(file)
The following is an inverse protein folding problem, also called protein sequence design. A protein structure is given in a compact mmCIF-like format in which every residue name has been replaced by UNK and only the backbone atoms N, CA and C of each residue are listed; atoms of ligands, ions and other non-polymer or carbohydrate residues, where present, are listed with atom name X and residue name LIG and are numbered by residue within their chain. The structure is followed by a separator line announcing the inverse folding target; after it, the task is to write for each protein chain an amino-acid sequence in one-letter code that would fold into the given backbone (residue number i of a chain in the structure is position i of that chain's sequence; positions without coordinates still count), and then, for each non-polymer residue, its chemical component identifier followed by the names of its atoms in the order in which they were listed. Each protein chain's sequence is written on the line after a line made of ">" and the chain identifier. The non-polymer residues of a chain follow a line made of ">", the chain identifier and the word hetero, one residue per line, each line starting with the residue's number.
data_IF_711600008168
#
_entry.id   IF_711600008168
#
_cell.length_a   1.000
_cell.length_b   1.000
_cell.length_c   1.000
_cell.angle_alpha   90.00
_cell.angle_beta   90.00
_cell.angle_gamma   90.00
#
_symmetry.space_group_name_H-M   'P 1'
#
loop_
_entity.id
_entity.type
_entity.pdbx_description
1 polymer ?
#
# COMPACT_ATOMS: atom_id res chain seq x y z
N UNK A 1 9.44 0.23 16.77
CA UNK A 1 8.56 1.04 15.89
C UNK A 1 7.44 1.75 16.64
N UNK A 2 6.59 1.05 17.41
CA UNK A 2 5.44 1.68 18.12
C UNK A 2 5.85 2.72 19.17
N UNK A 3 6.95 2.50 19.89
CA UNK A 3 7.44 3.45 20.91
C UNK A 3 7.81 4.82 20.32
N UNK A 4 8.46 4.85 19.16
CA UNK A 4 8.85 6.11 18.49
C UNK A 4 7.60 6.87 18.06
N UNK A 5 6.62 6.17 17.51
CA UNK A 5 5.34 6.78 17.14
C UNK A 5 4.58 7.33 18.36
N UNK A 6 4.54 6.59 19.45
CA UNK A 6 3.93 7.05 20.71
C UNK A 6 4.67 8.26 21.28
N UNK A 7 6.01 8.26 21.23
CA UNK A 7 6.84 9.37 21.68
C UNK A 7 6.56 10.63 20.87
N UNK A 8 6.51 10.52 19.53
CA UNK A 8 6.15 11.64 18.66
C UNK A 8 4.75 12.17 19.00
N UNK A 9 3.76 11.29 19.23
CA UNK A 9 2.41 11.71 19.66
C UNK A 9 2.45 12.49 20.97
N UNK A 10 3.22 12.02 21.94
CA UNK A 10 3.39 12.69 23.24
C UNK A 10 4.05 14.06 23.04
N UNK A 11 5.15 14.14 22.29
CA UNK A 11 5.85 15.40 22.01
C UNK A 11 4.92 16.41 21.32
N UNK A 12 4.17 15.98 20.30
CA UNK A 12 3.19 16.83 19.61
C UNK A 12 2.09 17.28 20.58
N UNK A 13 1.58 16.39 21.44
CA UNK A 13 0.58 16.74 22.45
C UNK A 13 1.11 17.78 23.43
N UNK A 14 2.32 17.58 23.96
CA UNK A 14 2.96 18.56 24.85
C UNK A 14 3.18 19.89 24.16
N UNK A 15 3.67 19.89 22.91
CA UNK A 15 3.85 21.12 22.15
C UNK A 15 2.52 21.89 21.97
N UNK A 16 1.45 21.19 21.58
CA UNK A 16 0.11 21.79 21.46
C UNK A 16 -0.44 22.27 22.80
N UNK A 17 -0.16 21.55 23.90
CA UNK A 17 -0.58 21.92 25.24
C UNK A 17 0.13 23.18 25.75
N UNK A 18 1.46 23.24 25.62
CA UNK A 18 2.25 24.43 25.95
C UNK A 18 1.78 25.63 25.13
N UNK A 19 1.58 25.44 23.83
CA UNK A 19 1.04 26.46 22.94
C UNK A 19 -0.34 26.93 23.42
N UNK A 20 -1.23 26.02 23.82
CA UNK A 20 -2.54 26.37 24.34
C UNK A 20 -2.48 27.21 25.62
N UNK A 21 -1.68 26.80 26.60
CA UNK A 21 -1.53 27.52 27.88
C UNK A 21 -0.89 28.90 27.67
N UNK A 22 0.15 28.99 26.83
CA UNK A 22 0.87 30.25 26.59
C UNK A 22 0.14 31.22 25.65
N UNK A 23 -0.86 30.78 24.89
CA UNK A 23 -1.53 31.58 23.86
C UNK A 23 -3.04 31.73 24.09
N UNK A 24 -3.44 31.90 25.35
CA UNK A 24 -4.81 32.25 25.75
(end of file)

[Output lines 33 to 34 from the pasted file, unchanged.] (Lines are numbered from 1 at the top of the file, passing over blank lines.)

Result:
C UNK A 4 7.60 6.87 18.06
N UNK A 5 6.62 6.17 17.51